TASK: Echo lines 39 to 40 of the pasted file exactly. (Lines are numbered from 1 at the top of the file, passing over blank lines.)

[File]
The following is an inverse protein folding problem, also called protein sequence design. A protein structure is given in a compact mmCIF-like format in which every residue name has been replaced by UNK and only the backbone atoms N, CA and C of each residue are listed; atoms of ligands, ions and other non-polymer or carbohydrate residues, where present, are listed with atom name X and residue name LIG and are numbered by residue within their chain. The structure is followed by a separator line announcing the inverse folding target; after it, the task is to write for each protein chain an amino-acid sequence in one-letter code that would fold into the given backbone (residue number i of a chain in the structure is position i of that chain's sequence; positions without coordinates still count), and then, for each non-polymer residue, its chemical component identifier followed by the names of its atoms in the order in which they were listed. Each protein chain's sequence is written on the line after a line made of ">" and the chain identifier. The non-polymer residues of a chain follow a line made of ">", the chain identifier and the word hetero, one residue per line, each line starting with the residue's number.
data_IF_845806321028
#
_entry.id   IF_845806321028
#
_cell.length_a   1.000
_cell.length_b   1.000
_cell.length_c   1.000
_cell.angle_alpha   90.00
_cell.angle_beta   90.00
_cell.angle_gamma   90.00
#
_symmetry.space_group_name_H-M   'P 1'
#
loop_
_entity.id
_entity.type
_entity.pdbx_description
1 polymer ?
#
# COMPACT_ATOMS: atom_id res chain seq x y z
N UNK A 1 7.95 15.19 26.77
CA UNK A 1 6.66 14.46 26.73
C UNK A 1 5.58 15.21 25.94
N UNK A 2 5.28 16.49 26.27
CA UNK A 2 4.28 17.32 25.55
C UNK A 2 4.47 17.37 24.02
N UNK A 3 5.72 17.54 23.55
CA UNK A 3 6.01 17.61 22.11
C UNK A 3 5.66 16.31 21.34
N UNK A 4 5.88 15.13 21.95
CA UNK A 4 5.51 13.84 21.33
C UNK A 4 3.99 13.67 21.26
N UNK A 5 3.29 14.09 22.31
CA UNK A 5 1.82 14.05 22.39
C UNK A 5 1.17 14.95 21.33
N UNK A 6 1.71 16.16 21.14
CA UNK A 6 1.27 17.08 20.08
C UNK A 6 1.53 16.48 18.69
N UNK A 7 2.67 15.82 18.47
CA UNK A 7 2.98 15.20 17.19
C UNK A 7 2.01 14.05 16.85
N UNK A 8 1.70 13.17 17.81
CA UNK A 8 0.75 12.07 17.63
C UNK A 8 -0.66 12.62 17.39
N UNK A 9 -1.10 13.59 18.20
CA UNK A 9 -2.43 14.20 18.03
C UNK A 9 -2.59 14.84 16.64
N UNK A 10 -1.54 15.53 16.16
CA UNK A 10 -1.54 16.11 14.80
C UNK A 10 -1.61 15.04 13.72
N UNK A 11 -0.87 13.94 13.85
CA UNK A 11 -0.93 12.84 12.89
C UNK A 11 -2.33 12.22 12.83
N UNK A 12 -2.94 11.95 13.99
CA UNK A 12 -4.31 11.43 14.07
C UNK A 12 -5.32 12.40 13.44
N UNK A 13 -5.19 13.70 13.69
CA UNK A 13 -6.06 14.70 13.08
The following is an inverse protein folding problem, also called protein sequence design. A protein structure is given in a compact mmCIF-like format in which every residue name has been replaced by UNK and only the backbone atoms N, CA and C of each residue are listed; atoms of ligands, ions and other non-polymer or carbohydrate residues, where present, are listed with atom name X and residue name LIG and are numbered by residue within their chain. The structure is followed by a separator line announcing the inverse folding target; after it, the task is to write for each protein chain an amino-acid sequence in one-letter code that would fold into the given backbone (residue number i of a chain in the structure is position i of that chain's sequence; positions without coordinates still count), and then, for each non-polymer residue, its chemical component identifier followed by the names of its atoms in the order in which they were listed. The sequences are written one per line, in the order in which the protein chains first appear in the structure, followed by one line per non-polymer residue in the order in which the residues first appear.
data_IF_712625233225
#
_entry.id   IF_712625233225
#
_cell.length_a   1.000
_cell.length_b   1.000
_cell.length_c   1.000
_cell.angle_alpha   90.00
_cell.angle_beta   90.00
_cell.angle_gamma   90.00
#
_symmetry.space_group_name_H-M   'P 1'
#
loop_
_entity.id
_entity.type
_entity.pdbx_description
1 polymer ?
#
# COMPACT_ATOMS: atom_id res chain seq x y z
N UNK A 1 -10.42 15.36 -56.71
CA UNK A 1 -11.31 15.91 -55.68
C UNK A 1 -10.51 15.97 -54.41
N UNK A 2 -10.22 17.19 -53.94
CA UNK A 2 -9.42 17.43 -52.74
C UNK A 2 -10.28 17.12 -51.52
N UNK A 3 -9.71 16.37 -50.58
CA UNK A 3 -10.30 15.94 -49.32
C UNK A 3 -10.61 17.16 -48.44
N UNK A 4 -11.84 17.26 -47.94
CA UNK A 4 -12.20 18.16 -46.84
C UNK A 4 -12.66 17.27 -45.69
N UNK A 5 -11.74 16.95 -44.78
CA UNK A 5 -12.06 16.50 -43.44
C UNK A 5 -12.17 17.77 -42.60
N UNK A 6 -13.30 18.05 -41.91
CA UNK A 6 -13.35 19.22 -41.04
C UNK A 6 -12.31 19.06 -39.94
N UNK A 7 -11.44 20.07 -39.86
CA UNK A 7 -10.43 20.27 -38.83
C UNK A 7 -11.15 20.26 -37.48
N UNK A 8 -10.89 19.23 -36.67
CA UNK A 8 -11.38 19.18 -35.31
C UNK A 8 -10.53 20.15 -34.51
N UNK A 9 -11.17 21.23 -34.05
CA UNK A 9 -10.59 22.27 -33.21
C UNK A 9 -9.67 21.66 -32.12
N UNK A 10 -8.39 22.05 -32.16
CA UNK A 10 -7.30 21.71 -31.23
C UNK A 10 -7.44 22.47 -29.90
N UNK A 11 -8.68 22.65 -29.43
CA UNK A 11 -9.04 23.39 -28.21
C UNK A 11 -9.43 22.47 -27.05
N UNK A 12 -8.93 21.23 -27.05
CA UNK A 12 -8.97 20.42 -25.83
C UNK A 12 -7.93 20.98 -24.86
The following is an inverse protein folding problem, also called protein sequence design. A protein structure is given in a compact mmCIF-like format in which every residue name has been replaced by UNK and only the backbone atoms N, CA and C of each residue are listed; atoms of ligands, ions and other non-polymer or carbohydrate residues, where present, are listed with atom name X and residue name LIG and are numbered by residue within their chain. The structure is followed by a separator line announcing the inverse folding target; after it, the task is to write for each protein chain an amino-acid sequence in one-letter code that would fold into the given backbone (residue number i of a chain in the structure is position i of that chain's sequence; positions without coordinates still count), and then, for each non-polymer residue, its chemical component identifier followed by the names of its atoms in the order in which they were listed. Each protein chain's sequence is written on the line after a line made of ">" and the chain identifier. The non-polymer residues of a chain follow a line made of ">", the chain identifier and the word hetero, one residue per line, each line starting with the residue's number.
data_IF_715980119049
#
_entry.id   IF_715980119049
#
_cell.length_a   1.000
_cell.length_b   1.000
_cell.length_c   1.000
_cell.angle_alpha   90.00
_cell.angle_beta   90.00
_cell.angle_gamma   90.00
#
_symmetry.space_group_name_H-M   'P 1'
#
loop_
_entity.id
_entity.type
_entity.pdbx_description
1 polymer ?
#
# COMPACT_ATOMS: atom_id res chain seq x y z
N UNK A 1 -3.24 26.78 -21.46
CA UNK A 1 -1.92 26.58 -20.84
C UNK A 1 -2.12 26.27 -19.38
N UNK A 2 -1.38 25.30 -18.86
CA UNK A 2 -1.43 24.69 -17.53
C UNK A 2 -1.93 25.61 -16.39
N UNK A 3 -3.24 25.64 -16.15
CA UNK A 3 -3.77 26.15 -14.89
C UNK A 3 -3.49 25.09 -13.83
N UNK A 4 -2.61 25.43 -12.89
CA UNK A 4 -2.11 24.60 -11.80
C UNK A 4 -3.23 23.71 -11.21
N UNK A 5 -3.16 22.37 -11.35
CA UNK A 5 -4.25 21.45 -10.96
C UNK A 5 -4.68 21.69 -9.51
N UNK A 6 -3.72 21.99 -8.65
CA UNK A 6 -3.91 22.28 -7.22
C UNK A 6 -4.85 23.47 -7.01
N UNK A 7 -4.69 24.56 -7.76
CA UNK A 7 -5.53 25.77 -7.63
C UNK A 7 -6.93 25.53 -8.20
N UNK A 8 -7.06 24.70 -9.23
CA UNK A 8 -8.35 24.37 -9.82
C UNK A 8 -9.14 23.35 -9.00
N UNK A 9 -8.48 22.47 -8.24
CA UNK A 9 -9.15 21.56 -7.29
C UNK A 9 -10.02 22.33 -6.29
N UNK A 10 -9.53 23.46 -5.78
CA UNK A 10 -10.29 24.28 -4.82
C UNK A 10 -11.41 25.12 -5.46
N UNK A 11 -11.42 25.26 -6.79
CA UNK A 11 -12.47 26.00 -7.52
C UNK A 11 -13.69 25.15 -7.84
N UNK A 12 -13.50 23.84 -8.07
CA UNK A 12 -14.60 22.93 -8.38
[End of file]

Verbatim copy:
C UNK A 6 1.53 16.48 18.69
N UNK A 7 2.67 15.82 18.47